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Why we’re *so* much more tired in the mornings now, according to a sleep doctor

Mary Grace Garis

Mary Grace GarisMay 11, 2020

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Photo: Getty Images/Igor Ustynskyy

I have an ambitious alarm set every morning for 7 a.m., and I’m not really sure why anymore. Now, I routinely snooze several times, because, well, why not? I don’t have to commute to workI don’t need to shower (if I don’t want to), and I definitely don’t need to put pants on. But even with these time-savers pushing my wakeup call later, I’m really struggling with getting out of bed part, and I can’t figure out why I feel so much fatigue in the morning.

This fatigue in the morning isn’t an uncommon quarantine mood, and there are several logical reasons to explain it. First is that all of our negative emotions and worries related to these pandemic times are weighing us down, under the covers and otherwise.

“Stress is extremely draining and can lead to fatigue,” says Shelby Harris, PsyD, sleep-health expert and author of The Women’s Guide to Overcoming Insomnia. This is because, “when we’re undergoing chronic stress, we often have higher levels of cortisol, a stress hormone. High levels of cortisol often lead to increased fatigue, depression, and anxiety.” In a chicken-or-the-egg situation, depression and anxiety—which Dr. Harris says are on the rise—can also cause fatigue.

“When we’re undergoing chronic stress, we often have higher levels of cortisol, which often leads to increased fatigue, depression, and anxiety.” —sleep expert Shelby Harris, PsyD

In addition to your general stress-induced fatigue, Dr. Harris says a reason you may have a hard time getting out of bed in the morning could be that you’re simply not getting enough quality sleep at night. Pandemic worries can uniquely compromise our sleep hygiene in a few ways. For starters, the aforementioned stress and anxiety surrounding COVID-19 could make it difficult to fall and stay asleep. Next, many people are on their screens closer and closer to bedtime, and whether you’re scrolling to digest more updates from this ‘infodemic’ or using your devices to distract from it (have you binge-watched Normal People yet?), screens are a big no-no for quality sleep.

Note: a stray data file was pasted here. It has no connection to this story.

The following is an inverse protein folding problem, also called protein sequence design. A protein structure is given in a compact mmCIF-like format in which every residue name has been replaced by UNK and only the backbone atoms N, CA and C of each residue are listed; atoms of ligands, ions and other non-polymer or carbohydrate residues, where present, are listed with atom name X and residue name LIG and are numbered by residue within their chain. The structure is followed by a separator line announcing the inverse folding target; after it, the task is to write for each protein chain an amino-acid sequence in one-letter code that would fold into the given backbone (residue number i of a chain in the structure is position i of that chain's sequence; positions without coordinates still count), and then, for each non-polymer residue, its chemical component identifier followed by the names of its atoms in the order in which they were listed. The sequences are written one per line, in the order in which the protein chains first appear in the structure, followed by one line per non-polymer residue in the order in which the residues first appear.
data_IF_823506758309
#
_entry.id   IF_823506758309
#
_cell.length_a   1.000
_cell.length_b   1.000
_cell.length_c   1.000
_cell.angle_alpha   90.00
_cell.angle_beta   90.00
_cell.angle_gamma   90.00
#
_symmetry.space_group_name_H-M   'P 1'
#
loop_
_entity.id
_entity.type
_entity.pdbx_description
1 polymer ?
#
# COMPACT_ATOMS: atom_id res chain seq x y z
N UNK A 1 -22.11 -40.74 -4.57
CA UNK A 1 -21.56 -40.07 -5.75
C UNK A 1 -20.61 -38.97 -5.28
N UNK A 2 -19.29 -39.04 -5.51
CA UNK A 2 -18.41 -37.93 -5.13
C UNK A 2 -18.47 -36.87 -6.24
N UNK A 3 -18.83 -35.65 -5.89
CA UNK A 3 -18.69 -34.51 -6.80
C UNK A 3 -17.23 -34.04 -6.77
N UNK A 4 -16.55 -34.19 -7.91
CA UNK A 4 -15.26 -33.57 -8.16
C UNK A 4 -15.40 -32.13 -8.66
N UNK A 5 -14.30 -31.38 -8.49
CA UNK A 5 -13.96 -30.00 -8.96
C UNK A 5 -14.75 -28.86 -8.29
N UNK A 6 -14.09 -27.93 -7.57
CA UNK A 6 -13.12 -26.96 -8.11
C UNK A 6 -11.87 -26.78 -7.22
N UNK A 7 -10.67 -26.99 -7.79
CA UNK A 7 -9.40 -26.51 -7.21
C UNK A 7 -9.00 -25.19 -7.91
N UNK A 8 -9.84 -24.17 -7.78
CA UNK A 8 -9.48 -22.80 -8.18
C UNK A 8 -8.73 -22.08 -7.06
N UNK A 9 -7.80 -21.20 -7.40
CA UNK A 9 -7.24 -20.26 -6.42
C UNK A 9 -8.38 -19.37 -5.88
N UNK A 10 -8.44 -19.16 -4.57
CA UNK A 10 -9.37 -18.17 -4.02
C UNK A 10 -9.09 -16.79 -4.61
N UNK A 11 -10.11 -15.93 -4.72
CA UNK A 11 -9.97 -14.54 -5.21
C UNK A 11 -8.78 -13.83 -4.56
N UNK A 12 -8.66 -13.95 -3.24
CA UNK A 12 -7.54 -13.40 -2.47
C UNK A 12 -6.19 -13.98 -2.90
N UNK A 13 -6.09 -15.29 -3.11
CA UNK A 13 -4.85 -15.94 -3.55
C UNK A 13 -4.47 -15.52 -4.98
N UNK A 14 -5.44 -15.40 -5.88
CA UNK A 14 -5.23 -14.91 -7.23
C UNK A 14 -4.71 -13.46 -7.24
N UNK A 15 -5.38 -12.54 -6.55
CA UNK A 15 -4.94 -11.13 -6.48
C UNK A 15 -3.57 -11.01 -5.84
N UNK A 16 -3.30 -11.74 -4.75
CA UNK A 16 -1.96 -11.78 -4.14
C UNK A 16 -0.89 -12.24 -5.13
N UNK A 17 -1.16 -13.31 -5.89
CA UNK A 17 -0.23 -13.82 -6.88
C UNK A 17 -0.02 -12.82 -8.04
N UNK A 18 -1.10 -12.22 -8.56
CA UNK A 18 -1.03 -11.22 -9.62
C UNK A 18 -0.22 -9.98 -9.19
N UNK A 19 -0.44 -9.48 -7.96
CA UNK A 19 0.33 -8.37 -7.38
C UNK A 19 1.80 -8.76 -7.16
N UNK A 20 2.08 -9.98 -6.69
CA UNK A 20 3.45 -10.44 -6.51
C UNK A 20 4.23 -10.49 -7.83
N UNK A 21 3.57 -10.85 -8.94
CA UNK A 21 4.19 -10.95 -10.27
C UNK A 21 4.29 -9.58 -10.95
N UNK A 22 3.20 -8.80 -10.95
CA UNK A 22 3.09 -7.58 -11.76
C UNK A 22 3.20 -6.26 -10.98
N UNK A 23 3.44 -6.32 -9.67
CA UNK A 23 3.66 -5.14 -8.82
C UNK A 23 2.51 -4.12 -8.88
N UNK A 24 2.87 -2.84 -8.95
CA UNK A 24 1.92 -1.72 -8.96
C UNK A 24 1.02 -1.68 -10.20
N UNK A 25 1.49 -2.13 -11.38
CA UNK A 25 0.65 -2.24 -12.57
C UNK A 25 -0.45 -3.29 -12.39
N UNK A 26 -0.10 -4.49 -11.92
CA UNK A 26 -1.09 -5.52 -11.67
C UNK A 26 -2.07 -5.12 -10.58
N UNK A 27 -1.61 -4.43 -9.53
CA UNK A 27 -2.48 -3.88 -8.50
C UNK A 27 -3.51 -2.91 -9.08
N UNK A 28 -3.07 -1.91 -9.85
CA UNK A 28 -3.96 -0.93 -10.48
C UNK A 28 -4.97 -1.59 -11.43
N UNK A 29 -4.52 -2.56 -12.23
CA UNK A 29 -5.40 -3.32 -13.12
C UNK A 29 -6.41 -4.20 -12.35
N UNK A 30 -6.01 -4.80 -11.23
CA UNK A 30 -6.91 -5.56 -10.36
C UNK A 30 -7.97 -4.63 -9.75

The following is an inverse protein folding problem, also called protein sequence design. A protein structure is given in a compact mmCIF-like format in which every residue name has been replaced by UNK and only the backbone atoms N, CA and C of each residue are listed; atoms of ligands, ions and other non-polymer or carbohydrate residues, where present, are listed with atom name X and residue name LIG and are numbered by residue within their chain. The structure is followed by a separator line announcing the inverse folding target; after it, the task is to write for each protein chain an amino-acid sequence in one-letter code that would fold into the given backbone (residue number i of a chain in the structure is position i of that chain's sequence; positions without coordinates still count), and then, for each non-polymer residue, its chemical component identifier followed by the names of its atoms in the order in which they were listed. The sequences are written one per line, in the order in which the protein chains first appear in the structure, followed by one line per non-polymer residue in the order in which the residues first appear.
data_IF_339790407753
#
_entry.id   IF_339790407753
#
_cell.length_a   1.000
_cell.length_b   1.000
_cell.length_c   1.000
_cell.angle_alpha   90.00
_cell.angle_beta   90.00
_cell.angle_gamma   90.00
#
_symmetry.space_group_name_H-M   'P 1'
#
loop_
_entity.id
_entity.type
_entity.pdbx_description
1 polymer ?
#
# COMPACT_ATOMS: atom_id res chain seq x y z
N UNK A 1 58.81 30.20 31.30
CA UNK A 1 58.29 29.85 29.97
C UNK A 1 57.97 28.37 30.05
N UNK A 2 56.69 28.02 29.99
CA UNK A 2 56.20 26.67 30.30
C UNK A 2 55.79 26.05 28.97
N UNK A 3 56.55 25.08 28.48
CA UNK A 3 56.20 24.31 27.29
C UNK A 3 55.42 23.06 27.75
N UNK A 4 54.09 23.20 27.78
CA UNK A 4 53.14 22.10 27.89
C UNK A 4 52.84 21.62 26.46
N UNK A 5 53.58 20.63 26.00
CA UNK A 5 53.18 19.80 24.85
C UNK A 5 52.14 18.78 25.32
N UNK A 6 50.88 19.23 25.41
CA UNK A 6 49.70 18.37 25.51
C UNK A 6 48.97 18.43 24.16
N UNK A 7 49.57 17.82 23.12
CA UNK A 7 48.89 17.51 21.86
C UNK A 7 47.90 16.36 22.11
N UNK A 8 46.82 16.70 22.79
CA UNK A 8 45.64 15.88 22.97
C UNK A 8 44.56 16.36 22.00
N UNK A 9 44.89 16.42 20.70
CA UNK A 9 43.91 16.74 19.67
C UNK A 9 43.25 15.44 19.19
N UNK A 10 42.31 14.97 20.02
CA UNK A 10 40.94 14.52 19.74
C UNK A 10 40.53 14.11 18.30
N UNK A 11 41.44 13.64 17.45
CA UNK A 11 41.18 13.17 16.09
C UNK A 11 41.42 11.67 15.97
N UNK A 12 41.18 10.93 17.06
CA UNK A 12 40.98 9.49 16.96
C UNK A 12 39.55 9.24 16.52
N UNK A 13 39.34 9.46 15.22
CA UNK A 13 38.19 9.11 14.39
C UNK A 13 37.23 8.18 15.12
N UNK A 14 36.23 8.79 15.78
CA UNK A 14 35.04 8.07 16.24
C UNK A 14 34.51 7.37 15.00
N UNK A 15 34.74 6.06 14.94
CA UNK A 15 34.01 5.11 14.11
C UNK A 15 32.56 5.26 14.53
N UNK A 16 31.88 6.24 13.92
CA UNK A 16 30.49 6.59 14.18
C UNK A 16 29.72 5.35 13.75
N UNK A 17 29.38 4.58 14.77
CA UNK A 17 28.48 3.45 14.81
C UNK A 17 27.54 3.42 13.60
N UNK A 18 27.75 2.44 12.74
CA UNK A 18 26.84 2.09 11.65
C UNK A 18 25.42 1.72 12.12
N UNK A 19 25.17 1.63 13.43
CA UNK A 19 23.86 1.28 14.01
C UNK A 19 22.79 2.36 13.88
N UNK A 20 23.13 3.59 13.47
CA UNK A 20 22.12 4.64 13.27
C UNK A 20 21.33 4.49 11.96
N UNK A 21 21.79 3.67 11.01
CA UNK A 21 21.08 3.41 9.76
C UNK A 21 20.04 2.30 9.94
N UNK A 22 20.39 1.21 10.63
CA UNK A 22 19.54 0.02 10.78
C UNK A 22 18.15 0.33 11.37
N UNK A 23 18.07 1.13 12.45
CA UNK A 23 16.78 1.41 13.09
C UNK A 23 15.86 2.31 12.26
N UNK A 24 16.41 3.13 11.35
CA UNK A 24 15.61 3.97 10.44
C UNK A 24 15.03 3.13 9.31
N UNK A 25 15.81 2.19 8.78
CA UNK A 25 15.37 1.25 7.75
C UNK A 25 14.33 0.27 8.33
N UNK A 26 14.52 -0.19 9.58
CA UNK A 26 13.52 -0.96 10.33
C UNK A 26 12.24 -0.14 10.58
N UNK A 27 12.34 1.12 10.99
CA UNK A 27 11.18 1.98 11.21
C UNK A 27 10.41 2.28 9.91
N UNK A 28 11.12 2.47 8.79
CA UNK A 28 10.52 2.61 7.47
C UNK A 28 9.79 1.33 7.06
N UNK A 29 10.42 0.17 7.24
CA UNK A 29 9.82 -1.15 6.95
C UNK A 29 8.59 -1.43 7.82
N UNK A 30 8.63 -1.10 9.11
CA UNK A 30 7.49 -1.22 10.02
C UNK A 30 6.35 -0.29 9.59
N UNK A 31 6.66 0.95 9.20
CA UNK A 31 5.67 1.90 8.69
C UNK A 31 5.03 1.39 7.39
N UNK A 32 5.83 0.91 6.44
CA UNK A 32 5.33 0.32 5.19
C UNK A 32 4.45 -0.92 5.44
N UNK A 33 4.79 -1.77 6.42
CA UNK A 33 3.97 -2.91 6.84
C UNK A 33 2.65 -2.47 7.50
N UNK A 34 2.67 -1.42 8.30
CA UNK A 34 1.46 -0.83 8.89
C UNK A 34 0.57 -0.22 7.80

Furthermore, “Many of us have shifted to later bedtimes [in general],” says Dr. Harris. And as any college student will confirm, staying up late will certainly play into early-morning grogginess.

The other ways your lifestyle has changed on account of stay-at-home orders could also be responsible for snooze-filled mornings, says Dr. Harris. For instance, we’re all, for the most part, a lot more sedentary than we normally are, which can counterintuitively make us more tired. Additionally, we might not be getting as much exposure to light, which research shows helps keep us energized and our body’s circadian rhythm in check. Without it, we run the a greater risk of falling into a sloth-like, fatigue-ridden state.

Because there’s such a potpourri of problems that could be fueling your fatigue, it can be difficult to correct. But, says Dr. Harris, you can take one thing at a time to work out the root issue.

“If you’re stressed, not getting good-quality sleep, and not getting enough light, pick one thing to improve upon for the week,” says Dr. Harris. “Make a note, for example, of getting as much light as possible. If that’s not enough, then work on stress reduction. If that’s not enough, really work to target sleep through more structured behavioral interventions like cognitive behavioral therapy for insomnia.”

And the next time you find yourself wondering how it’s possible that you’re so tired every morning, know that you’re not alone—this is a mentally exhausting time. Sure, once you can identify probable root causes of your sunrise sleepiness, you can triage those underlying situations, but still, don’t beat yourself up if you hit snooze once, twice, or even three times.

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